JRS began work in Lobone, South Sudan in 2001 in response to the movement of internally displaced persons (IDPs) due to the two-decade long civil war. The project gradually expanded and shifted focus to help rebuild the lives of returnees as many IDPs returned home and the Acholi people, the original residents of Lobone, started to repatriate in 2008.
Insecurity and conflict delayed development in Lobone and destroyed infrastructure where basic social services were lacking. JRS identified education as an unmet need and a route to development and stability. Pastoral work and peace building were also identified as areas where support could be provided.
Since the beginning of 2012, the project has provided extensive educational support at 18 schools. This assistance also included the provision of textbooks and scholastic materials; the promotion of education for girls; and the construction and renovation school buildings.
With teacher training at the heart of the programme, JRS seeks to ensure the provision of quality education with a particular focus on girls and groups in vulnerable circumstances. Teachers are supported to undertake diplomas in secondary teaching at accredited institutions in Uganda to ensure the best quality teaching. The recently published 2011 South Sudan Certificate in Secondary Education (SSCSE) results revealed excellent successes, with the top performing candidate hailing from JRS-supported Magwi Secondary School in Lobone.
Adults are trained in literacy and vocational skills, and community leaders, mediators and teachers in peace building and reconciliation, with the establishment of peace clubs to promote peaceful co-existence and conflict resolution.
JRS also contributes to the improvement of religious education and community development in the parishes of the Catholic Diocese of Torit in Lobone, providing pastoral care and accompaniment through the administration of sacraments, home visits, training of catechists and chapel counsellors, construction of chapels, and support for church groups. In addition, agricultural support is also provided, including the introduction of ox ploughing (helping communities move from subsistence to commercial farming), beekeeping and animal husbandry.
By the end of 2012, JRS will have closed the project in Lobone after 11 successful years, and the schools will be transferred to the local council. Hopefully, the JRS legacy of educational and peace-building support will ensure Lobone residents continue to develop and foster long-term peace. JRS has been able to support more than 5,500 people in Lobone in 2011.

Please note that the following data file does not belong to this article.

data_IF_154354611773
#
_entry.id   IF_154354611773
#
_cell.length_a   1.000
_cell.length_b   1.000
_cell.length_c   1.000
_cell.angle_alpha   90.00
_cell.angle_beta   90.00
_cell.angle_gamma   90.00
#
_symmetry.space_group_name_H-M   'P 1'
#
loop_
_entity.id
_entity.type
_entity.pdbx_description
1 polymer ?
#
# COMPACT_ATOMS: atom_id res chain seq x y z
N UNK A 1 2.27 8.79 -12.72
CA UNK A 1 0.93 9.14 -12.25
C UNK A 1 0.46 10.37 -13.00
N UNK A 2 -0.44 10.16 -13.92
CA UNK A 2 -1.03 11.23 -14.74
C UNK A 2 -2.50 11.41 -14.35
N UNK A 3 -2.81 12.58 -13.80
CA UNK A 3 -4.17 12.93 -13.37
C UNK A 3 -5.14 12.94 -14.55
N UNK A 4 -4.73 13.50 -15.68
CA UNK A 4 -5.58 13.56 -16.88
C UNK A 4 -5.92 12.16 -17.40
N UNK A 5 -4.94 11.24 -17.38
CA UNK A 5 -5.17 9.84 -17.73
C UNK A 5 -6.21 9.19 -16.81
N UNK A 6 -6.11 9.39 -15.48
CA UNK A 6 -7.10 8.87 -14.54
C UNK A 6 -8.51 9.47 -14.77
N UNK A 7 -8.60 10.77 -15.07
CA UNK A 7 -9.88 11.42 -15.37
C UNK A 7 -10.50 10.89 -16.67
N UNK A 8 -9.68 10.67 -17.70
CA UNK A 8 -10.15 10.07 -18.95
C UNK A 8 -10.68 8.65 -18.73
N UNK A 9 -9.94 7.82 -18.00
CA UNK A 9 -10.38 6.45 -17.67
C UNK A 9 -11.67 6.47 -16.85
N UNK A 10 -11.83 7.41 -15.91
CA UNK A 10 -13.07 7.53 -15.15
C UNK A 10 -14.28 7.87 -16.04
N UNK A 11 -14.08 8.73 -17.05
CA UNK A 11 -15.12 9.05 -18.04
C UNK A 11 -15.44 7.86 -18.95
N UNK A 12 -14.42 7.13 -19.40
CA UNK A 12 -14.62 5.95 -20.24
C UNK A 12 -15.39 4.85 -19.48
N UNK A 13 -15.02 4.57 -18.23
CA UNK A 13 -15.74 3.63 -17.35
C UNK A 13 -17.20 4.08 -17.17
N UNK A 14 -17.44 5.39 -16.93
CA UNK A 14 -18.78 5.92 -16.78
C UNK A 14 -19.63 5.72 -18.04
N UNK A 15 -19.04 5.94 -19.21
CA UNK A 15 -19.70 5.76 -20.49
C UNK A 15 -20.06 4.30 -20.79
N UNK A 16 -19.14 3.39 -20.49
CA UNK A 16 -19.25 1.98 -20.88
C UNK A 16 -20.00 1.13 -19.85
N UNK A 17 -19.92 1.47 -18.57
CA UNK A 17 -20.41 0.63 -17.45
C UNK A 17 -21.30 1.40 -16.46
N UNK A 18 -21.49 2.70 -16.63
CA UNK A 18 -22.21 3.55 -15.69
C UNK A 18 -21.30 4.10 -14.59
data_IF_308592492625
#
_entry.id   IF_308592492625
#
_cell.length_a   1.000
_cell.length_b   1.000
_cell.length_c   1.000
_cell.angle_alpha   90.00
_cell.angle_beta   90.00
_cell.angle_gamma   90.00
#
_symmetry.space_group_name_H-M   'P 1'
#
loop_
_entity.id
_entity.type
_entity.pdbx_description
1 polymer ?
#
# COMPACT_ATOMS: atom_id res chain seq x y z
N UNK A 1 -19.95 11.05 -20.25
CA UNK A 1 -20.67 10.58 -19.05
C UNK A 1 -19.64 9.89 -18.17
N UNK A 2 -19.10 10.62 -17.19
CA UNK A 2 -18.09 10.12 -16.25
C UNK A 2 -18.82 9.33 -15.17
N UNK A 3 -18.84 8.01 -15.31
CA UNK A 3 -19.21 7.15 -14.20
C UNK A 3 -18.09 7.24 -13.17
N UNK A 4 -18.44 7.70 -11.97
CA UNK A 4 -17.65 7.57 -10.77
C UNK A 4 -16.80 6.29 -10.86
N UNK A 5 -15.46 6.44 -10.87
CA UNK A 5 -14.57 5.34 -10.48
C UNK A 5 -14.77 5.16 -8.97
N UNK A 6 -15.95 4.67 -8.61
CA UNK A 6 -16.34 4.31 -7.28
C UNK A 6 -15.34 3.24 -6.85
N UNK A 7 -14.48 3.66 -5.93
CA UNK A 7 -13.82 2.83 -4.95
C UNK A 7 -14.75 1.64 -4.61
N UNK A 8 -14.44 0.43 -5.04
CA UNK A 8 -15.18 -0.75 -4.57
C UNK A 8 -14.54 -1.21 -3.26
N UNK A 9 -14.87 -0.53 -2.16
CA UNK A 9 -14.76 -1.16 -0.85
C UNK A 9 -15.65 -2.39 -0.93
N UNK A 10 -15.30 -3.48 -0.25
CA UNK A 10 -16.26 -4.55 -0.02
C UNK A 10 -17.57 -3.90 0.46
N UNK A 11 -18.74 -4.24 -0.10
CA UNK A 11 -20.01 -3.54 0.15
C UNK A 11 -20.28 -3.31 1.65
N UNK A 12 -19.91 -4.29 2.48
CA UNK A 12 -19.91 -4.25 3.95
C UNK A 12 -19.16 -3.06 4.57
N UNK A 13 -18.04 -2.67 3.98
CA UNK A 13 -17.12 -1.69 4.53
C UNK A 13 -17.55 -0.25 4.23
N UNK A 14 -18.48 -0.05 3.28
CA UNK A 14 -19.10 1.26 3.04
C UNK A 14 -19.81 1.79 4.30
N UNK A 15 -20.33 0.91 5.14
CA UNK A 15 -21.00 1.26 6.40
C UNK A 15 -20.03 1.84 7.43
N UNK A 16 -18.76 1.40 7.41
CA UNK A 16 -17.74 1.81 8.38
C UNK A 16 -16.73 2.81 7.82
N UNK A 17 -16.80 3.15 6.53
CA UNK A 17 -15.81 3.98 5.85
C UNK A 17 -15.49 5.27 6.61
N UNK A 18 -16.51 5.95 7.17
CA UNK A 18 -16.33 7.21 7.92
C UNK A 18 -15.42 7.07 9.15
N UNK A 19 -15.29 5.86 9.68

The project is currently funded by the Spanish Agency for International Development (AECID), and US Department of State Bureau of Population, Refugees, and Migration (PRM).
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Eastern Africa is one of 10 geographic regions of the Jesuit Refugee Service, an international Catholic organisation founded by the Society of Jesus.
In eastern Africa JRS is currently implementing 13 projects in Ethiopia, Kenya, Sudan and Uganda, reaching out to over 105,000 refugees, internally displaced persons and returnees. JRS Eastern Africa provides education, psychosocial support, pastoral care, peace-education, livelihoods services and emergency relief and is involved in human rights protection and advocacy activities on different levels.
Altogether, there are over eight million refugees and internally displaced persons in the whole region, including Somalia.
JRS started working in Africa in the early 1980s. One of the earliest commitments was in Ethiopia, providing food, shelter and medical aid to thousands of people displaced within their own country by war and famine.
In the early 1990s the JRS Eastern Africa region was established with the regional office based in Nairobi, Kenya.
In 1992 one of the biggest and longest serving JRS projects was set up in Adjumani, northern Uganda, assisting Sudanese refugees mainly through education and pastoral care. It was closed in 2008, after 75 schools were handed over to the government and most of the refugees were repatriated to Southern Sudan, now helping to rebuild their country, with the skills they gained during their exile in Adjumani.
Today, JRS's biggest operations in eastern Africa are in Southern Sudan, providing support in education, peace-building and pastoral accompaniment.
South Sudan: education as a tool of development and peace
Lobone, 15 September 2011 – Education is an essential tool to eradicate poverty, reduce child mortality, and curb population growth, said JRS South Sudan Project Director in Lobone, Lam Leone Ferem, speaking on 8 September, the forty-fifth anniversary of International Literacy Day.
South Sudan: teachers empowered to help other teachers